Ryan Selmer drafted in 31st round by New York Mets

Right-hander Ryan Selmer, the Terps closer in 2017, was selected in the 31st round (937th overall) by the New York Mets in the MLB Draft, Wednesday.

Selmer departs College Park after having been a mainstay in the Maryland bullpen for three seasons. As a freshman in 2015, he tied a program record for most appearances in a season, working in 31 games (27 relief appearances and four starts) while compiling a 2.18 ERA.

Redshirt Junior Ryan Selmer pitches for the Terps. Hannah Evans/Maryland Baseball Network 4/4/2017

Over the next two seasons, the 6-foot-8 right-hander took the mound 54 more times for Maryland, more than anyone else on the team over that time. As a junior in 2017, Selmer pitched 41.1 innings at the back end of the Terps bullpen, registering eight saves and a 3.05 ERA. Although he was nominally the closer, he had eight appearances in which he pitched multiple innings, including two games that he went at least four frames.

Arguably the Beltsville native’s best game of the season came on one of the biggest stages, as Selmer entered the Big Ten Tournament semifinal against Northwestern in the second inning and proceeded to hurl 5.2 innings of one-run ball against the Wildcats, while striking out three and giving up just four hits. The Terps lost the game 6-5, but through no fault of Selmer’s, who kept Maryland in the game long enough to mount an electrifying comeback from 6-0 deficit.

Selmer is the fifth Terp to be taken in this year’s draft and the third pitcher.

Marty Costes drafted in 25th round by Houston Astros

Maryland outfielder Marty Costes was selected by the Houston Astros in the 25th round (751st overall) of the 2017 MLB Draft Wednesday. He is the fourth Terp taken in this draft, and the second one taken Wednesday.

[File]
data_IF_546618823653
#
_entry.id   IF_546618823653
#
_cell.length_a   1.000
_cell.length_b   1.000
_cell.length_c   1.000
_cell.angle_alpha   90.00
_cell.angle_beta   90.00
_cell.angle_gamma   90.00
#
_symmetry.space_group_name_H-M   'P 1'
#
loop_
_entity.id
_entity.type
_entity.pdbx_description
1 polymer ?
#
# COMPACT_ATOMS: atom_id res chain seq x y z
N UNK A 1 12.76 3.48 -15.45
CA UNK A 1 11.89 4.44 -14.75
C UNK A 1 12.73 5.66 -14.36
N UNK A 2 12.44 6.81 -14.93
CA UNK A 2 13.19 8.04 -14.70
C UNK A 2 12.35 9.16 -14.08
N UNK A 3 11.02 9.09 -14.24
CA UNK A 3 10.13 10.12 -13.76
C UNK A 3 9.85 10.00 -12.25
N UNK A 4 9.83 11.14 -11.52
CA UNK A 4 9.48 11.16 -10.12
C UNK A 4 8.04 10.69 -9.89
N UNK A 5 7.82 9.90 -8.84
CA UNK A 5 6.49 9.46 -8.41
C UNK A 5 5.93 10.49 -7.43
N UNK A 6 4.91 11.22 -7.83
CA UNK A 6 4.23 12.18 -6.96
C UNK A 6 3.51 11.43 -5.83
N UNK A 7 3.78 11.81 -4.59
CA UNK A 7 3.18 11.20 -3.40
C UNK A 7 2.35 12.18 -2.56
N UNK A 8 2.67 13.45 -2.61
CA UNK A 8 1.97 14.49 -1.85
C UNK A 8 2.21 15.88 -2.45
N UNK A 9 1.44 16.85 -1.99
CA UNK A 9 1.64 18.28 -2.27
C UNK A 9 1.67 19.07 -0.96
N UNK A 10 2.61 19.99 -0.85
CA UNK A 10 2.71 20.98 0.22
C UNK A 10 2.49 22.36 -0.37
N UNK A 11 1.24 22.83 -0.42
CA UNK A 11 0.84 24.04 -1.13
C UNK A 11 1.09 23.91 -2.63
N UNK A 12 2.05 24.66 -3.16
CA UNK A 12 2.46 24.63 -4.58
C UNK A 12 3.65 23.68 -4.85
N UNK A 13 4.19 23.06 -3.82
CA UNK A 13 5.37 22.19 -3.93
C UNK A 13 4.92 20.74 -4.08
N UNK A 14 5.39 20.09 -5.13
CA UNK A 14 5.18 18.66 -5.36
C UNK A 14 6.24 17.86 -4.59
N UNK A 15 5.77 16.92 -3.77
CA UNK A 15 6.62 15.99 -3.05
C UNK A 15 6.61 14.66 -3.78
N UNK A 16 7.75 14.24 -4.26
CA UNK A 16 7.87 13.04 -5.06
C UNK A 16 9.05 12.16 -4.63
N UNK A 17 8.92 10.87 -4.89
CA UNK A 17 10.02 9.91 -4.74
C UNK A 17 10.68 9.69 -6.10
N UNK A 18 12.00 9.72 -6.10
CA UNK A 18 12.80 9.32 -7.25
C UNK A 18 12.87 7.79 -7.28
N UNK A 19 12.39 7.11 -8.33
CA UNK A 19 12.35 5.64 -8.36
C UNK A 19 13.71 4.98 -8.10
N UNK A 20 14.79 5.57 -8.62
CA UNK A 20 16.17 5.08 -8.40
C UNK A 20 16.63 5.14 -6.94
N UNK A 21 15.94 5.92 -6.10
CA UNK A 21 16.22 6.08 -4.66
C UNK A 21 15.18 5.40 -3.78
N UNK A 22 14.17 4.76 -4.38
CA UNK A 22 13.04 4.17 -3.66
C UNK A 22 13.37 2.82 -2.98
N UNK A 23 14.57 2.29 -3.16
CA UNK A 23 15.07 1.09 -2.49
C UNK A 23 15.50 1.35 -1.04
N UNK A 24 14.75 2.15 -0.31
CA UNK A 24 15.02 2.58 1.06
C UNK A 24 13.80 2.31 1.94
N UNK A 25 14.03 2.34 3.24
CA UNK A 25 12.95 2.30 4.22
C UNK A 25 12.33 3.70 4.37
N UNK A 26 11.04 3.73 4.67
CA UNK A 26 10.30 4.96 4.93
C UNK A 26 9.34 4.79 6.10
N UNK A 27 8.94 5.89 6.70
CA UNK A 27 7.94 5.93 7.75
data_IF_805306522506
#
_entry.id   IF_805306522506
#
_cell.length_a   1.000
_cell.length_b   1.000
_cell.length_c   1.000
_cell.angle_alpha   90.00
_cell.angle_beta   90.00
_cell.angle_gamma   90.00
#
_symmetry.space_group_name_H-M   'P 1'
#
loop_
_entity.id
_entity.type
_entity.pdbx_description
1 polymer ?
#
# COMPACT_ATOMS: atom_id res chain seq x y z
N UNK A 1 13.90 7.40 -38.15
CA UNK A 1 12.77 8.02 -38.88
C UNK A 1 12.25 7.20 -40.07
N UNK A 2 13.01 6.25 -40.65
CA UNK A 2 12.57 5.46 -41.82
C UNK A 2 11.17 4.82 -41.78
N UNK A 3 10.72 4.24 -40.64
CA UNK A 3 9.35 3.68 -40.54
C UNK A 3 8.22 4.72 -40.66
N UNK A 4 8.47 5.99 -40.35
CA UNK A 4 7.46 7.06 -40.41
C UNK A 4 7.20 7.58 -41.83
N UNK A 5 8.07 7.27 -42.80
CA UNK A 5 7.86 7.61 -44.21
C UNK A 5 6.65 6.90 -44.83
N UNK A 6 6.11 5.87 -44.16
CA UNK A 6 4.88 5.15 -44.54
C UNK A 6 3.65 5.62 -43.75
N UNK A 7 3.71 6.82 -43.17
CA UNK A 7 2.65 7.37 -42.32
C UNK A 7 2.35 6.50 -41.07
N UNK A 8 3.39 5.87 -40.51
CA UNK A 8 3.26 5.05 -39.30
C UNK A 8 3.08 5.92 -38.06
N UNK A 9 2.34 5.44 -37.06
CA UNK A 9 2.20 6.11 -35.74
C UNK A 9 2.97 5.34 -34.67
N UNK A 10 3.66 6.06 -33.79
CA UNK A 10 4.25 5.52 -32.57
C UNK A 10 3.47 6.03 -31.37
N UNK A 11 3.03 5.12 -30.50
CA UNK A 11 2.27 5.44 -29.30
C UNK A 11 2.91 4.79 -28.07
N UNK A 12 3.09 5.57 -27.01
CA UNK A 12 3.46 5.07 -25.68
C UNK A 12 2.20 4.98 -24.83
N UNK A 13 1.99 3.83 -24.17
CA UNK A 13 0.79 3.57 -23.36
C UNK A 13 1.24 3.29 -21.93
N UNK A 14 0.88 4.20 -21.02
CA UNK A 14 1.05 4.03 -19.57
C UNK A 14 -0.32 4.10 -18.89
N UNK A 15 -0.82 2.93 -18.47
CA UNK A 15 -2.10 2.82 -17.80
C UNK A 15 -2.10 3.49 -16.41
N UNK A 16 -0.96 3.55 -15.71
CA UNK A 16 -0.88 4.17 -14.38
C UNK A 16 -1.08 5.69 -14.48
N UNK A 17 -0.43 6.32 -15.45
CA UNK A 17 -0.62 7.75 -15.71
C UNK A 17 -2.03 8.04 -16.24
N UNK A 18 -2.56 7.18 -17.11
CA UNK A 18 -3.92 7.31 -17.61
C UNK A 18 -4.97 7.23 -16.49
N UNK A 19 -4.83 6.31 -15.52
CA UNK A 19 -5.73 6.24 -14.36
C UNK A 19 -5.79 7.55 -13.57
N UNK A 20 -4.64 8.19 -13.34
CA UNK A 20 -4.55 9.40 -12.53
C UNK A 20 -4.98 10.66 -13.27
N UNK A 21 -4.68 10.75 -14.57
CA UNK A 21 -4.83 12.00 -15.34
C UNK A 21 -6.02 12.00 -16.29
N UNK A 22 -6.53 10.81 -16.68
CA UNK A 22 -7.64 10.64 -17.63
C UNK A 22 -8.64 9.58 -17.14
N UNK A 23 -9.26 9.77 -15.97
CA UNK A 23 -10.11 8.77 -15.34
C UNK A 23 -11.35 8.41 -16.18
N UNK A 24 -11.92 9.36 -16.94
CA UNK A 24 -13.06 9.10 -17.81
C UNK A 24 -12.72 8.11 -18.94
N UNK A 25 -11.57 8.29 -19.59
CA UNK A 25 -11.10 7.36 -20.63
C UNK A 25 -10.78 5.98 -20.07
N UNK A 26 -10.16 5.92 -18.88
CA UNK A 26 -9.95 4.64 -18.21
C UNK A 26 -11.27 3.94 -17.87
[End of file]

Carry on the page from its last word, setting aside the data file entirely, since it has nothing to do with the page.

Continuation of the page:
Sophomore Marty Costes smacks a ball down the third base line. Hannah Evans/Maryland Baseball Network 5/9/2017

Costes, just a draft-eligible sophomore, has emerged as one of Maryland’s best hitters over his two seasons as a Terp. The Baltimore native came to College Park as an infielder, but quickly transitioned to left field. As a freshman in 2016, he led the Terps with nine home runs, 37 RBIs and a .462 slugging percentage. He was named a Louisville Slugger Freshman All-American and an All-Big Ten Freshman.

After refining his craft over the summer with the Cal Ripken League’s Baltimore Redbirds, Costes blossomed into one of the best all-around hitters in the Big Ten this season. His 13 homers tied Kevin Smith for the team lead, while he Maryland in batting average for most of the season and finished third on the team with a .322 mark. He earned Big Ten First Team honors for his performance at the plate.

Over two years at Maryland, Costes has a .296/.400/.517 line, with 19 doubles, 22 homers and 83 RBIs in 115 games.

Costes is the highest Terps outfielder to be drafted since LaMonte Wade was taken in the 9th round of the 2015 draft. MBN’s Max Marcilla analyzed Costes’ draft stock prior to the draft. 

Jamal Wade drafted in 17th round by Seattle Mariners

Maryland right-hander Jamal Wade was taken in the 17th round (513th overall) of the 2017 MLB Draft by the Seattle Mariners Wednesday. Wade, a junior from Owings Mills, Maryland, is the third Terp taken in this year’s draft, and the second pitcher.

Junior Jamal Wade pitches for the Terps. Hannah Evans/Maryland Baseball Network 4/4/2017

Wade came to Maryland as one of the top third base prospects in the state, and quickly transitioned to the outfield as a freshman. He quickly showed power at the plate, as his first three hits were home runs, but struggled to find consistency, striking out 29 times in 91 at bats. After a freshman season in which he hit .231 with five homers, Wade’s hitting struggles continued as a sophomore in 2016. He made just four starts and 19 appearances, hitting .111.

Over the summer, with the NECBL’s Keene Swamp Bats, Wade came in to pitch in a mop-up role and impressed. He finished the summer with 21 strikeouts in 11.1 innings, while hitting .267 in 75 at bats.

Returning to Maryland as a junior, Wade decided to focus on pitching. He made 17 appearances out of the bullpen this season with the Terps, finishing with a lofty 5.03 ERA but with 33 strikeouts. The right-hander can hit the mid-90s with his fastball, and has a devastating curveball to go along with it.

Wade is the brother of LaMonte Wade, a former Terps outfielder who was drafted in the 9th round of the 2015 Draft by the Minnesota Twins.

Prior to the draft, MBN’s Joe Malfa broke down Wade’s draft prospects.